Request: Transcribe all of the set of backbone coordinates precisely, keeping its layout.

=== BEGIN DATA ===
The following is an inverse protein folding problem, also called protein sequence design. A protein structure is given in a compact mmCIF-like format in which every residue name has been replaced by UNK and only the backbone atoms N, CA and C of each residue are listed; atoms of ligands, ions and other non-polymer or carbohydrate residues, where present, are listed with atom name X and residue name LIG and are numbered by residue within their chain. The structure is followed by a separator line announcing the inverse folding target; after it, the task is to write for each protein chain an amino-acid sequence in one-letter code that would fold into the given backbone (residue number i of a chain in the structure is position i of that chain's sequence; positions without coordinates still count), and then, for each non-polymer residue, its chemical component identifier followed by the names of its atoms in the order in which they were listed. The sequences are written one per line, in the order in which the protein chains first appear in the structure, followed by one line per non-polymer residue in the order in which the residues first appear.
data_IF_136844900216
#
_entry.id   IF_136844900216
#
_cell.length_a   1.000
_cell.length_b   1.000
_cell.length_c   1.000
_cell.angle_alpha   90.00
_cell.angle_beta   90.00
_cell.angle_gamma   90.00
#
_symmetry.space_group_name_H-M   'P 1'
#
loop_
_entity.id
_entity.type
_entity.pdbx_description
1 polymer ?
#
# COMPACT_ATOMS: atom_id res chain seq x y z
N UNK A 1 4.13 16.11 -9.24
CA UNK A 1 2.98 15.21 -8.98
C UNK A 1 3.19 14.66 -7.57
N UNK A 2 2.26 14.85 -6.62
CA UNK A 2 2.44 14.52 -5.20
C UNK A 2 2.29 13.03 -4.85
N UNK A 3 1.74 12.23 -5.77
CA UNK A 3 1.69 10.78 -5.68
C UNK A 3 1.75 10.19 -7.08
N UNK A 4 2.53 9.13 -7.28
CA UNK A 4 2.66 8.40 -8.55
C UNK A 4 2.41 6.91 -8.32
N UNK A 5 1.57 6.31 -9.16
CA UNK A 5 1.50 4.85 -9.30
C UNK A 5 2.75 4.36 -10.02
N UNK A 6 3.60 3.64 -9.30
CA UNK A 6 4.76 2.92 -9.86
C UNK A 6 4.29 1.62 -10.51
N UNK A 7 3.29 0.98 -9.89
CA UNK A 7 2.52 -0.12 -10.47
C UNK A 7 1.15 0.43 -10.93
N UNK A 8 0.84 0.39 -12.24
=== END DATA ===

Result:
The following is an inverse protein folding problem, also called protein sequence design. A protein structure is given in a compact mmCIF-like format in which every residue name has been replaced by UNK and only the backbone atoms N, CA and C of each residue are listed; atoms of ligands, ions and other non-polymer or carbohydrate residues, where present, are listed with atom name X and residue name LIG and are numbered by residue within their chain. The structure is followed by a separator line announcing the inverse folding target; after it, the task is to write for each protein chain an amino-acid sequence in one-letter code that would fold into the given backbone (residue number i of a chain in the structure is position i of that chain's sequence; positions without coordinates still count), and then, for each non-polymer residue, its chemical component identifier followed by the names of its atoms in the order in which they were listed. The sequences are written one per line, in the order in which the protein chains first appear in the structure, followed by one line per non-polymer residue in the order in which the residues first appear.
data_IF_136844900216
#
_entry.id   IF_136844900216
#
_cell.length_a   1.000
_cell.length_b   1.000
_cell.length_c   1.000
_cell.angle_alpha   90.00
_cell.angle_beta   90.00
_cell.angle_gamma   90.00
#
_symmetry.space_group_name_H-M   'P 1'
#
loop_
_entity.id
_entity.type
_entity.pdbx_description
1 polymer ?
#
# COMPACT_ATOMS: atom_id res chain seq x y z
N UNK A 1 4.13 16.11 -9.24
CA UNK A 1 2.98 15.21 -8.98
C UNK A 1 3.19 14.66 -7.57
N UNK A 2 2.26 14.85 -6.62
CA UNK A 2 2.44 14.52 -5.20
C UNK A 2 2.29 13.03 -4.85
N UNK A 3 1.74 12.23 -5.77
CA UNK A 3 1.69 10.78 -5.68
C UNK A 3 1.75 10.19 -7.08
N UNK A 4 2.53 9.13 -7.28
CA UNK A 4 2.66 8.40 -8.55
C UNK A 4 2.41 6.91 -8.32
N UNK A 5 1.57 6.31 -9.16
CA UNK A 5 1.50 4.85 -9.30
C UNK A 5 2.75 4.36 -10.02
N UNK A 6 3.60 3.64 -9.30
CA UNK A 6 4.76 2.92 -9.86
C UNK A 6 4.29 1.62 -10.51
N UNK A 7 3.29 0.98 -9.89
CA UNK A 7 2.52 -0.12 -10.47
C UNK A 7 1.15 0.43 -10.93
N UNK A 8 0.84 0.39 -12.24